Bryce Canyon has some of the darkest night skies in the lower 48 states. It’s no surprise the park also boasts the most-lauded astronomy program in the national park system. But now and then, they think it’s pretty cool to offer up a hike under the bright light of a full moon.
As their website dryly notes, this hike is only offered twice a month. (I can only imagine that some people must have asked for it to happen more often. Sigh….) It’s generally offered May through October. However, 2010 dates also have two special hikes that will happen on snowshoes. Cool! The Park provides the snowshoes free of charge, which they also do for their winter snowshoe hikes. One snowshoe full moon hike is tomorrow, Saturday the 20th; the other is December 20th, a Monday. I’m going to try to make the December one, which also happens to be a total lunar eclipse.
How to do this hike:
1. Get thee to the visitor center the morning of the hike by 8am to sign up for the hike. The line can start forming at 7:30 am! While the hike is free, you must sign up in advance, as space is limited.
2. Attendance is capped at 60 people, with only 30 allowed for snowshoe hikes. These hikes are really, really popular, so do get in line early if you want to go.
3. You are required to wear hiking shoes or hiking boots. This would mean no sandals or other footwear.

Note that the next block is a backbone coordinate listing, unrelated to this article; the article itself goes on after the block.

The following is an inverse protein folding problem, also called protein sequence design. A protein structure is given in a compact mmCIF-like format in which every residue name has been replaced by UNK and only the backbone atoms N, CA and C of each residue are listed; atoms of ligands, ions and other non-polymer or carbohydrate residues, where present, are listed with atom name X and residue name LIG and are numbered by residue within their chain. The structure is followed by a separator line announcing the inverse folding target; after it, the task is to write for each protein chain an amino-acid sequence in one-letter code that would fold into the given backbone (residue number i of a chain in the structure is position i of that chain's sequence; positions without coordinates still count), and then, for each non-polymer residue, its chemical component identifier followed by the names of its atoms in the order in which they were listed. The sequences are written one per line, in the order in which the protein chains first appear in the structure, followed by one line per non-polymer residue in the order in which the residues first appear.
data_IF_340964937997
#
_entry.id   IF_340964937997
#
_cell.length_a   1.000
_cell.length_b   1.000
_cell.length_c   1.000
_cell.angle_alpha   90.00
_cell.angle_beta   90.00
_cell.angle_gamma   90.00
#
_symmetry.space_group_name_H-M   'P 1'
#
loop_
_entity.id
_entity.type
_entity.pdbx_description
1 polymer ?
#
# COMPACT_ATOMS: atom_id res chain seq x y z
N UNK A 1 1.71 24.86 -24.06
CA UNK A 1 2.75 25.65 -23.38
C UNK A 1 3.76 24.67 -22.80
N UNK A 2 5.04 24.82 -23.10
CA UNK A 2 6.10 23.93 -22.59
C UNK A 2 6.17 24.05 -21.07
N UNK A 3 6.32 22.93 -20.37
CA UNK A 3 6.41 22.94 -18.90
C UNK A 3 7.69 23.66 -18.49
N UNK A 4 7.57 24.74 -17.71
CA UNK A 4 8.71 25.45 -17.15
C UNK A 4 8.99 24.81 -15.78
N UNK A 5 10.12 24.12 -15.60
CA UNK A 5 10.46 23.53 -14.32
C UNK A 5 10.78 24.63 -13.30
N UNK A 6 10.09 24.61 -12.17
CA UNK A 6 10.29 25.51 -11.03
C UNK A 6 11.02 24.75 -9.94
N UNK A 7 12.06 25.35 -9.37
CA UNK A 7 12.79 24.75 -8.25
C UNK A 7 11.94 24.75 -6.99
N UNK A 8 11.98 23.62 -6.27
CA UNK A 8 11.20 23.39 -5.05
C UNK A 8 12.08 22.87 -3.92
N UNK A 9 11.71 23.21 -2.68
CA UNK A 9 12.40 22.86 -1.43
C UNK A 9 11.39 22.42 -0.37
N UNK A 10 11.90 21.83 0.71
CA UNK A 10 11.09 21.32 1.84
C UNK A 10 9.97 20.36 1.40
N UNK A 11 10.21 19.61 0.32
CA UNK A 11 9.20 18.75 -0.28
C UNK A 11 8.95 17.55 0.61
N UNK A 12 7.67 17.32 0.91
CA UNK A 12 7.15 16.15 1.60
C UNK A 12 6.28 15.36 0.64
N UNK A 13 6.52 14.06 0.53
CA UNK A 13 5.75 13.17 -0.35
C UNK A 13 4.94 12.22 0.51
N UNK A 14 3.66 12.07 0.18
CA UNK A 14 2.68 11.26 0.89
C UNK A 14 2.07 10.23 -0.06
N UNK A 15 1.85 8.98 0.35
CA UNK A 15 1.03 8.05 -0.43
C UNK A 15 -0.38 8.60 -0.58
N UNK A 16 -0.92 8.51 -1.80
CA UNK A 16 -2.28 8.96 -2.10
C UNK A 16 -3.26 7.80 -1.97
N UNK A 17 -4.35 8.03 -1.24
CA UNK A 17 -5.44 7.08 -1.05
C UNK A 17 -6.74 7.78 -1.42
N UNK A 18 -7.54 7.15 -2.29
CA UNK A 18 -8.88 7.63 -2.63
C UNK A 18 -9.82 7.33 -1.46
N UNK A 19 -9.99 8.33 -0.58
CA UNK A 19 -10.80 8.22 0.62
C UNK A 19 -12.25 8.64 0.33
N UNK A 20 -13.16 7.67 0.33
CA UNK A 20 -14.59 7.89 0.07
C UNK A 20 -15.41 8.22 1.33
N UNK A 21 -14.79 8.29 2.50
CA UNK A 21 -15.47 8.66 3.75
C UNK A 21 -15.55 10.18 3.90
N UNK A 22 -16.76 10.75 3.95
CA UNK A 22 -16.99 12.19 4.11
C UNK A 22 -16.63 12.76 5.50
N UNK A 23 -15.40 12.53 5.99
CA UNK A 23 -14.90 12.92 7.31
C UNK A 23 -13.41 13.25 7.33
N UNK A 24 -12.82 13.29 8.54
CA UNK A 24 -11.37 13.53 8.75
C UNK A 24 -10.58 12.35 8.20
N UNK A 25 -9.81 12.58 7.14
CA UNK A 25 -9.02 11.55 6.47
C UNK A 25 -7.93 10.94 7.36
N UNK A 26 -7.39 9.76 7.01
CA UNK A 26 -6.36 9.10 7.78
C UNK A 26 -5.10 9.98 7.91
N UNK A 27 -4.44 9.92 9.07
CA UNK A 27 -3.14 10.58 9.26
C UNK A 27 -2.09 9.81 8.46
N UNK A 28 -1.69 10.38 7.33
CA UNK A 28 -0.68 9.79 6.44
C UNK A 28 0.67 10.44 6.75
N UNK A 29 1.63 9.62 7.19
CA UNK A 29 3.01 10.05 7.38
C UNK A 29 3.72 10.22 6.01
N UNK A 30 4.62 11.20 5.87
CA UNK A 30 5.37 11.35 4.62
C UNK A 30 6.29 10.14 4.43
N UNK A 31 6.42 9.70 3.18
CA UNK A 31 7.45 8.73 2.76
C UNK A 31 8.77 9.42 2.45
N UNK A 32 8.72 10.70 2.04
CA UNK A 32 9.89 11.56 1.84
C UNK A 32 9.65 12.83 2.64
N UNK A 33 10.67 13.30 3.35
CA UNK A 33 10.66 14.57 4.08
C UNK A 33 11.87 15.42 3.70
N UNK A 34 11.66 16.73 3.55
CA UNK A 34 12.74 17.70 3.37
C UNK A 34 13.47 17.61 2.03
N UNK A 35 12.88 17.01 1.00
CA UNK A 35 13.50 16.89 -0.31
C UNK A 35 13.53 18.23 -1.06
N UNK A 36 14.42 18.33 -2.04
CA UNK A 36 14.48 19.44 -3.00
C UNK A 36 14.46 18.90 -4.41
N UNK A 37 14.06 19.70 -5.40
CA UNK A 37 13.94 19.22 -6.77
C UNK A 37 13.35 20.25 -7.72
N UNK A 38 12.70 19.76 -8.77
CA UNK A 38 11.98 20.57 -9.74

4. Kids under 6 are not allowed.
5. No lights of any kind are allowed! No headlamps, flashlights, or flash photography. There’s a reason it’s a full moon hike. Take my word for it: the Utah night is so well-lit by the full moon you can read by it. Seriously.
Tips on doing this hike:
1. The trails (which are only announced to attendees when you pick up your ticket) can be steep, so make sure you are ready.
2. Bring a jacket, even in the summer. Bryce Canyon is at 9,000 feet and can get chilly at night.
3. The park suggests that when signing up for a Full Moon Hike, don’t drag along your kids that early in the morning if you then expect them to remain sweet little angels on the late-night (in summertime) hike. This is good advice. Send one adult member of your party to sign up, if possible, and let the kidlets sleep a little more.
Random facts about this hike:
1. “Dark Rangers” are park rangers with extra training in astronomy. They lead the Full Moon Hikes.
2. Depending on the time of year, the hikes start anywhere from 5:30pm (winter) to 9pm (midsummer).
3. Don’t despair if you are too late to get tickets. Even though you’ll miss out on the ranger talk, you can still hike on your own along the rim under the full moon. And that, my friends, is still a pretty cool option.
[photo courtesy of the National Park Service]